The real basic argument presented by appellant is set forth in its brief as follows:

"Therefore this lawsuit was brought to resolve the issue and have a judicial determination of the effect of the Hammond franchise and the application of the Indiana Statute."

Twenty-one pages of argument are devoted to an attempt to interpret the franchise and statute favorably to appellant, replete with case and statutory authorities cited in support thereof.

Appellee's brief has a short reference to the fact that the jurisdiction of this appeal should be in the Supreme Court because of the constitutional question. Other than that, there is no further reference to the validity of the statute or the franchise. It takes up forty-five pages of its brief in answering appellant's argument in chief. In so doing, appellee makes the following statement:

*595 "This is not an action for a declaratory judgment, as appellant attempts to argue. This is an action seeking the extraordinary relief of a prohibitory injunction."

The validity of a franchise or ordinance was not presented as a question to be decided so as to subject the case to the provisions of § 4-214, Burns' Ind. Stat., 1946 Replacement, supra. It appears that the constitutionality of the statute involved is but a very minor and incidental issue in so far as appellant is concerned. The parties are desirous of a judicial determination of the effect of the franchise and the application of the statute. These are matters which the Appellate Court may decide. Here it is not essential to the questions involved to pass upon the constitutionality of a statute. Courts will pass upon the merits of a case if they can do so without determining a constitutional question. In re Mertes Estate (1914), 181 Ind. 478, 104 N.E. 753; Henderson, Auditor v. State ex rel. Stout, Sheriff (1894), 137 Ind. 552, 36 N.E. 257. Furthermore, having failed to discuss the question in its brief, appellant has waived any consideration of it. Lewis v. Albertson (1898), 152 Ind. 693, 49 N.E. 34; Supreme Court Rule 2-17 (e) and (f).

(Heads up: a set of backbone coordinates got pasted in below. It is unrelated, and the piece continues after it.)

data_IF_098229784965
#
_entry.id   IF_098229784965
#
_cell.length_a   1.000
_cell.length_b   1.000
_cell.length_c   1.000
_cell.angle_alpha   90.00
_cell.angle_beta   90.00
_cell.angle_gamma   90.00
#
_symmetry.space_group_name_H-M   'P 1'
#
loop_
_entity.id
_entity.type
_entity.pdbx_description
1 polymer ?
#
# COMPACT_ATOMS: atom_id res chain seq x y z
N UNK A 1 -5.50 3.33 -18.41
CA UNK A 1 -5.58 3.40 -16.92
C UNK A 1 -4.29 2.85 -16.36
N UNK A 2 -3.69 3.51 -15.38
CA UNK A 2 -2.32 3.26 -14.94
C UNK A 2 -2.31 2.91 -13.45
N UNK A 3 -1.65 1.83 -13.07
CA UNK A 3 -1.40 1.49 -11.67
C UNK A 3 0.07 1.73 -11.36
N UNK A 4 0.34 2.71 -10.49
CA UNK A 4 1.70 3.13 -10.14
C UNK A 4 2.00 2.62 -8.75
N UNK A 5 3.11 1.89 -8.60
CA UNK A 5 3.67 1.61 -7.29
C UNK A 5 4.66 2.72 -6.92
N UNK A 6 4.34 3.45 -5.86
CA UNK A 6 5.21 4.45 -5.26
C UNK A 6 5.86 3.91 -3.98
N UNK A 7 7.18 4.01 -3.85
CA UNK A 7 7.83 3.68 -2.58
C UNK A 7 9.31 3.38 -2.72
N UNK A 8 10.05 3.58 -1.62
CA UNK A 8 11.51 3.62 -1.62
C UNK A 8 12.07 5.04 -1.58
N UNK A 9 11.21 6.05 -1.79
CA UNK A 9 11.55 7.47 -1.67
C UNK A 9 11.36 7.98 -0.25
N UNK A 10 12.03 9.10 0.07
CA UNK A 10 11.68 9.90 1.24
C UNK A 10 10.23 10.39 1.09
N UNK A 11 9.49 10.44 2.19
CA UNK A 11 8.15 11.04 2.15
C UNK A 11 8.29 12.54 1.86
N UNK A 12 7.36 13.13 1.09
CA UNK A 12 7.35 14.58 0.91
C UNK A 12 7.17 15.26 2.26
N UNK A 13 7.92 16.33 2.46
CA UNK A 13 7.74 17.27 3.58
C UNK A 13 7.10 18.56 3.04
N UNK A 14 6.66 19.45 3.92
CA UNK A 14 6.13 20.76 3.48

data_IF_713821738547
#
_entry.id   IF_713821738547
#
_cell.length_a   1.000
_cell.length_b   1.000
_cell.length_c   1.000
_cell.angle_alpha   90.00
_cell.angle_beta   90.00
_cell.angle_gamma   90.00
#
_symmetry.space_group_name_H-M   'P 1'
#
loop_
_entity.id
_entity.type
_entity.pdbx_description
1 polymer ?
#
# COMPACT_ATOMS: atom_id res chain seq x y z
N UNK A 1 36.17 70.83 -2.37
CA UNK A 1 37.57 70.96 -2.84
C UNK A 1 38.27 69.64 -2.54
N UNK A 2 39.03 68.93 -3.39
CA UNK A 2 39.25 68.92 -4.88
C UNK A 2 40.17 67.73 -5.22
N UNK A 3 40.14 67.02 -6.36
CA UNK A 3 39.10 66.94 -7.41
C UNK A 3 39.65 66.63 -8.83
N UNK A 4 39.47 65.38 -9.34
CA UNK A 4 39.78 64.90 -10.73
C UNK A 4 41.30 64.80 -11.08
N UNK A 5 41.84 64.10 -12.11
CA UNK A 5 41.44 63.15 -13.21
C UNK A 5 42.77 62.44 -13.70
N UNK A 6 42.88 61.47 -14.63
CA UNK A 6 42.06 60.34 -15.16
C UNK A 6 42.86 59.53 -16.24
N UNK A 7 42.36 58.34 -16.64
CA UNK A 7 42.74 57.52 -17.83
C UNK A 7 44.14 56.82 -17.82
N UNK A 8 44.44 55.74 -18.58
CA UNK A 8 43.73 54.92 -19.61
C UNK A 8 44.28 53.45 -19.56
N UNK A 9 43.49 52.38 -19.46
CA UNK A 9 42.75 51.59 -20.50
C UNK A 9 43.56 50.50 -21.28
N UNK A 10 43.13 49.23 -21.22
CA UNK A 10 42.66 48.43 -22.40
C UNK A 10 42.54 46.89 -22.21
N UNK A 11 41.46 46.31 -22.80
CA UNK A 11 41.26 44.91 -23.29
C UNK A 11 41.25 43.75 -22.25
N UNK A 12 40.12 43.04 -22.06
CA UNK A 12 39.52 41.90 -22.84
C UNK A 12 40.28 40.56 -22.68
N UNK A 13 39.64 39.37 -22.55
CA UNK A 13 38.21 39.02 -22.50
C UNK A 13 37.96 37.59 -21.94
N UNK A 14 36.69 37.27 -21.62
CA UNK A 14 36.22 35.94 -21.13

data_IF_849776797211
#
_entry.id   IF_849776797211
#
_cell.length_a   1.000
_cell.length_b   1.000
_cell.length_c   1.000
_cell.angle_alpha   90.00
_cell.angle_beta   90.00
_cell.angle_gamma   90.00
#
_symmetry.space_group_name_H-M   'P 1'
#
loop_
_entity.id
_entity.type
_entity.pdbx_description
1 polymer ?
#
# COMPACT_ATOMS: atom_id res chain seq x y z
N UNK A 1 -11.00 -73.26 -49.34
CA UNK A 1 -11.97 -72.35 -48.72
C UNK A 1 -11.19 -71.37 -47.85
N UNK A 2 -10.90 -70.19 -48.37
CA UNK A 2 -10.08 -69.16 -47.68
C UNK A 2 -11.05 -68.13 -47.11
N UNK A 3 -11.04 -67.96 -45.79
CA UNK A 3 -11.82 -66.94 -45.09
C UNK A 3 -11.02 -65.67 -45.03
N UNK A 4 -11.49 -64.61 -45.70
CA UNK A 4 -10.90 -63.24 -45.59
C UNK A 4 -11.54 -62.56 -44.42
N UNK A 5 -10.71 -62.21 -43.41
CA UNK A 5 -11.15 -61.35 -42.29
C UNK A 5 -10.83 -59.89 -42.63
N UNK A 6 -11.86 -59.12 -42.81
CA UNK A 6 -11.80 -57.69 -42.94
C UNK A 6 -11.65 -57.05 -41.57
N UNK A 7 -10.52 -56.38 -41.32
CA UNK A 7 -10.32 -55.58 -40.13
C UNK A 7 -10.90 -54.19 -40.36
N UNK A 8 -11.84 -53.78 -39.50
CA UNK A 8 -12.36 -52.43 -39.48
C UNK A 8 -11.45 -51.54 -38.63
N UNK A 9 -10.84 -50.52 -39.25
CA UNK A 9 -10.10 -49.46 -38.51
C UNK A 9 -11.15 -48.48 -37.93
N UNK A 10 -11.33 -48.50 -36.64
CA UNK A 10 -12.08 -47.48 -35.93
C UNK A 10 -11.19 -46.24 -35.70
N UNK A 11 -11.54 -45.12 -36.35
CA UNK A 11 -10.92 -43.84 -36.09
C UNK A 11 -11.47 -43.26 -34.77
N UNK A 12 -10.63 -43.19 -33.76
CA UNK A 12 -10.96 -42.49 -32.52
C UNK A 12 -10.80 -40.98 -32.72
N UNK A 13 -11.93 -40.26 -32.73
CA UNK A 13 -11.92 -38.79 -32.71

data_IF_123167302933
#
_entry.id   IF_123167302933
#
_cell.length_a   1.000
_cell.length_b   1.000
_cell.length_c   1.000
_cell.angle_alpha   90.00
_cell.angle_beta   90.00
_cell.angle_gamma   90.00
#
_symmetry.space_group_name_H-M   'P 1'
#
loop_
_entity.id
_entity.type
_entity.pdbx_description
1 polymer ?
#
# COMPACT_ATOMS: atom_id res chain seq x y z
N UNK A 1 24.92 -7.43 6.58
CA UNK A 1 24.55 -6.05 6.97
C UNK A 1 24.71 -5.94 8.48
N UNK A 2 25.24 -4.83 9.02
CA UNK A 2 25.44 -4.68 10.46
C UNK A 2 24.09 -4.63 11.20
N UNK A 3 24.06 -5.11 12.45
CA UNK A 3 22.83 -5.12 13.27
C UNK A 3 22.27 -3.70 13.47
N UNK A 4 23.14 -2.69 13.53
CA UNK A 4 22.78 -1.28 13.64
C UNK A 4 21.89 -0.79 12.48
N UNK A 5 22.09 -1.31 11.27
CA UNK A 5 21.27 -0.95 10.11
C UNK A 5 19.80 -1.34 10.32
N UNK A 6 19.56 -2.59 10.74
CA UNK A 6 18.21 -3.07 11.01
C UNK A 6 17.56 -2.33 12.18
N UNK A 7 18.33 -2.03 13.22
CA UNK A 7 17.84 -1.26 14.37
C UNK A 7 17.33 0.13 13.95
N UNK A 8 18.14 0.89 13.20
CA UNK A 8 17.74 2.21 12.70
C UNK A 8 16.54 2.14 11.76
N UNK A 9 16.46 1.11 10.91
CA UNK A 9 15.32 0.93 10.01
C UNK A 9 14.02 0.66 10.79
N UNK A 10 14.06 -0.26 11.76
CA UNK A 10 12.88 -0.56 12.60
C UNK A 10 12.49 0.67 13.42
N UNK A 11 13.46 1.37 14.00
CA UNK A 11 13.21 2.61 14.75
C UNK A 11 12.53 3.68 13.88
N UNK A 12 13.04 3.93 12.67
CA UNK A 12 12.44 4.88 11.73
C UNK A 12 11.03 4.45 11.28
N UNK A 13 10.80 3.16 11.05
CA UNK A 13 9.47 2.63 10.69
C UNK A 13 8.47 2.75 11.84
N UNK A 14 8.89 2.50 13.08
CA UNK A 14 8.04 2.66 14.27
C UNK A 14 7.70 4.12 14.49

To further substantiate this viewpoint, it must be noted that appellant is the one who urged the matter in its amended complaint, but, after judgment, filed its appeal in the Appellate Court rather than in the Supreme Court. It may be assumed that appellant was well aware of the provisions of § 4-214, Burns' Ind. Stat., 1946 Replacement, supra, and in so filing realized that no significant or fundamental question of constitutional law was involved.

*596 This case, accordingly, is transferred back to the Appellate Court.

Achor, Arterburn and Landis, JJ., concur.

Jackson, C.J., concurs in result.

NOTE. Reported in 189 N.E.2d 414.